Judge convicted of sexually assaulting six males resigns from bench

Four of Gerard O’Brien’s victims were students when he worked at a secondary school in Dublin between 1991 and 1997

Minister for Justice Helen McEntee has confirmed that Circuit Court Judge Gerard O’Brien, who was convicted of sexually assaulting six males, has resigned. She said the resignation was effective from January 5th.

“The resignation has been conveyed to the President in accordance with the requirements of section 6 (2) of the Courts (Establishment and Constitution) Act 1961,” a spokesman said.

“The Minister will be making no further comment on this matter prior to the court finalising the case by sentencing, which is adjourned to March 4th.”

One of O’Brien’s victims, who were aged between 17 and 24, had earlier called for his resignation. The offences occurred on dates between 1991 and 1997, when O’Brien worked as a teacher at a second-level school in Co Dublin. Four complainants were pupils or former pupils.


The trial heard O’Brien, now aged 59 and with an address in Thurles, Co Tipperary, was born without arms and with just one leg and needs assistance dressing and going to the toilet.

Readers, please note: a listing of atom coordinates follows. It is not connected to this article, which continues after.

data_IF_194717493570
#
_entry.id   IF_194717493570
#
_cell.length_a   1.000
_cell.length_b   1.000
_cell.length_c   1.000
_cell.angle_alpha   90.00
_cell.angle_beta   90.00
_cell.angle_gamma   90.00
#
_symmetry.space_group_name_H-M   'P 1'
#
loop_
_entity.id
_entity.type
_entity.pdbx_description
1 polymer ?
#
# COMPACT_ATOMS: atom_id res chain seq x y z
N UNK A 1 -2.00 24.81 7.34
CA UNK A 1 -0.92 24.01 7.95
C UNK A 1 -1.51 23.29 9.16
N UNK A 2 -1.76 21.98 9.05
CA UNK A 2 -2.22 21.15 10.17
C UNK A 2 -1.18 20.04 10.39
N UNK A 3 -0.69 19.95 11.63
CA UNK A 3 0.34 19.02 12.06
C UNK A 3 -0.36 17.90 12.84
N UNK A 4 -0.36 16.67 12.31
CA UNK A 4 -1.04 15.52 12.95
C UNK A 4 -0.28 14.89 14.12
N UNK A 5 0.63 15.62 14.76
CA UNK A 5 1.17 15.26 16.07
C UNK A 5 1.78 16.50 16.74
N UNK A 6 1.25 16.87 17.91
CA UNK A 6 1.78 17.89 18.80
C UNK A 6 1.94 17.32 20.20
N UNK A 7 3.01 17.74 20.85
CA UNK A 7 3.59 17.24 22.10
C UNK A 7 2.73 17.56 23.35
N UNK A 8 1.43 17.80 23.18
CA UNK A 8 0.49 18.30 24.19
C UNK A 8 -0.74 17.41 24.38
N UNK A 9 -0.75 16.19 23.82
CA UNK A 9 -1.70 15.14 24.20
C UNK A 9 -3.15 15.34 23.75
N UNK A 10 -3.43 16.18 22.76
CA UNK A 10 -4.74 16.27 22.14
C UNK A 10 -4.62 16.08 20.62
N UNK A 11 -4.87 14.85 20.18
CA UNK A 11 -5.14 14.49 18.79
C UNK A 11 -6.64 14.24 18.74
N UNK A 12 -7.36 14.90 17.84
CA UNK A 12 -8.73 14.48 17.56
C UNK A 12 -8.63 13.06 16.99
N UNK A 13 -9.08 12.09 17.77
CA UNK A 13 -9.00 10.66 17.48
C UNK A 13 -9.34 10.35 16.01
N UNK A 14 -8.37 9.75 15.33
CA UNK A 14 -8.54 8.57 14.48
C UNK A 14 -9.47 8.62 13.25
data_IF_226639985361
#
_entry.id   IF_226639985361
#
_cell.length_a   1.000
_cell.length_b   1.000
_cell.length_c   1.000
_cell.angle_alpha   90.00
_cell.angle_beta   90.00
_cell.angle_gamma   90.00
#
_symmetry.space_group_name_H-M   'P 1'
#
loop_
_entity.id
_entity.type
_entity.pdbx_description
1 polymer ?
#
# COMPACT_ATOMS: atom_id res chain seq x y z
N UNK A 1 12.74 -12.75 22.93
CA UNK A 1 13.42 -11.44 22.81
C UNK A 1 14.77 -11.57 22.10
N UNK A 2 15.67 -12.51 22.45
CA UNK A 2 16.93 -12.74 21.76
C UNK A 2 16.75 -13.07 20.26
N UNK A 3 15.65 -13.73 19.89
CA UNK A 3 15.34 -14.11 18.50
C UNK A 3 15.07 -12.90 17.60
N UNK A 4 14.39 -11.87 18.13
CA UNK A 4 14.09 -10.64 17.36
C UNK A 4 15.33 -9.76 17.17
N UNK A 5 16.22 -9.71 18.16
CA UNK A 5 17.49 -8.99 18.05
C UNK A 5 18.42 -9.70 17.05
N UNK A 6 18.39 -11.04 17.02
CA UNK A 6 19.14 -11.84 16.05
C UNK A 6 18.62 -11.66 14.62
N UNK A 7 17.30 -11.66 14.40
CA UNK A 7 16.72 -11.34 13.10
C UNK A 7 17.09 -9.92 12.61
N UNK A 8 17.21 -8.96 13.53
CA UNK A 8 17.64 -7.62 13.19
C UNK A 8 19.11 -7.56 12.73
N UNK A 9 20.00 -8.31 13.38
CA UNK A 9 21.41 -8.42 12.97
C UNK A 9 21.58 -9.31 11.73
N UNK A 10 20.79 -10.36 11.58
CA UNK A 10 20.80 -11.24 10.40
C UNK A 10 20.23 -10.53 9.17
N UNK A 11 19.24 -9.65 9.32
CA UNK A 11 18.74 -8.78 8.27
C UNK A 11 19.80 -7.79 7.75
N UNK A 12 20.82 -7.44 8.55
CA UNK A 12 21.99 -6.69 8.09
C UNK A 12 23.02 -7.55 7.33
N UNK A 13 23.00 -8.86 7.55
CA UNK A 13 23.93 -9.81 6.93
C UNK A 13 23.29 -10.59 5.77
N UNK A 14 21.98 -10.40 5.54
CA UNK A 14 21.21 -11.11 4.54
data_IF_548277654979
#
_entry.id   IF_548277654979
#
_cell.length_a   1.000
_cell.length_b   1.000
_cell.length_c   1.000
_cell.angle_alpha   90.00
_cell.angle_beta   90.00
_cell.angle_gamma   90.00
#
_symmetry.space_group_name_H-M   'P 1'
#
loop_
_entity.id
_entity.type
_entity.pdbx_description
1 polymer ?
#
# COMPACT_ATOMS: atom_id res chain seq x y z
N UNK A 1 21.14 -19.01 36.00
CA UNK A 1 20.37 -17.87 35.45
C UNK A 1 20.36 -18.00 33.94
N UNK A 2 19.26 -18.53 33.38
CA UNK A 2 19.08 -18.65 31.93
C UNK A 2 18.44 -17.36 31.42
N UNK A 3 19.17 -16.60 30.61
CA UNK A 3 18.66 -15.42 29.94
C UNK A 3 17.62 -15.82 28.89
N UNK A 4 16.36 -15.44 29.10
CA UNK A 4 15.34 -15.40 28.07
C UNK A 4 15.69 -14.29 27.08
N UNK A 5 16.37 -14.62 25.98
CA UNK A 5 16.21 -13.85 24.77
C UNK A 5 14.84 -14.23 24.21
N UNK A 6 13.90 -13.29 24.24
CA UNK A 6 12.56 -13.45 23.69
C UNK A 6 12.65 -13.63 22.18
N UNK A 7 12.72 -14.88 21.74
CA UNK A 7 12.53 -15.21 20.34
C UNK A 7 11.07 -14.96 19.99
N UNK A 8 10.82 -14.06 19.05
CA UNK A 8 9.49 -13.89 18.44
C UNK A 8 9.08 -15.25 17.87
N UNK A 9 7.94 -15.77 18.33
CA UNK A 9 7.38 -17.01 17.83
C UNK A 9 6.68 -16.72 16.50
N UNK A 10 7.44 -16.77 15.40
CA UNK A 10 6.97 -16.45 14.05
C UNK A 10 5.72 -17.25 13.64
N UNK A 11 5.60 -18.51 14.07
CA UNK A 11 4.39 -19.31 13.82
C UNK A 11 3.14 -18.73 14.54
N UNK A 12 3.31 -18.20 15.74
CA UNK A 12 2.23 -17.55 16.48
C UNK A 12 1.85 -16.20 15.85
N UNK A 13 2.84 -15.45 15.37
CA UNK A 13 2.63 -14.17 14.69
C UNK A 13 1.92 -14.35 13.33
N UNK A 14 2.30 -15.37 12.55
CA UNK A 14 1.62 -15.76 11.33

Five complainants told the trial they had stayed overnight in his residence to assist him, and woke to find him performing sexual acts on them. The sixth complainant said O’Brien had sexually assaulted him while he was bringing him to the toilet in a pub.

[ Judge convicted of sexually assaulting six males on dates in the 1990s ]

Following O’Brien’s conviction on December 22nd, Mr Justice Alexander Owens adjourned sentence to March 4th next when victim-impact statements are expected to be heard.

Immediately following the conviction, the Minister for Justice, Helen McEntee, said these were “appalling cases of sexual assault” and she was seeking advice from the Attorney General about the options open to the Government and the Oireachtas concerning the matter.

Reiterating her aim of “zero tolerance” for all forms of domestic, sexual and gender-based violence here, the Minister said O’Brien’s conviction was “clear proof” that nobody is above the law or immune from prosecution for such crimes.

One of the survivors of the offences, who cannot be identified for legal reasons, told The Irish Times on Friday he believed the judge should resign.

“Gerard O’Brien put the six of us through the arduous process of going to trial in order to achieve justice,” the survivor said. “He could have saved us that hardship.

“If Gerard O’Brien refuses to resign, he will drag both the political and legal systems through a similar legal quagmire. He should resign and save everyone from this unnecessary journey.”

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Mary Carolan

Mary Carolan

Mary Carolan is the Legal Affairs Correspondent of the Irish Times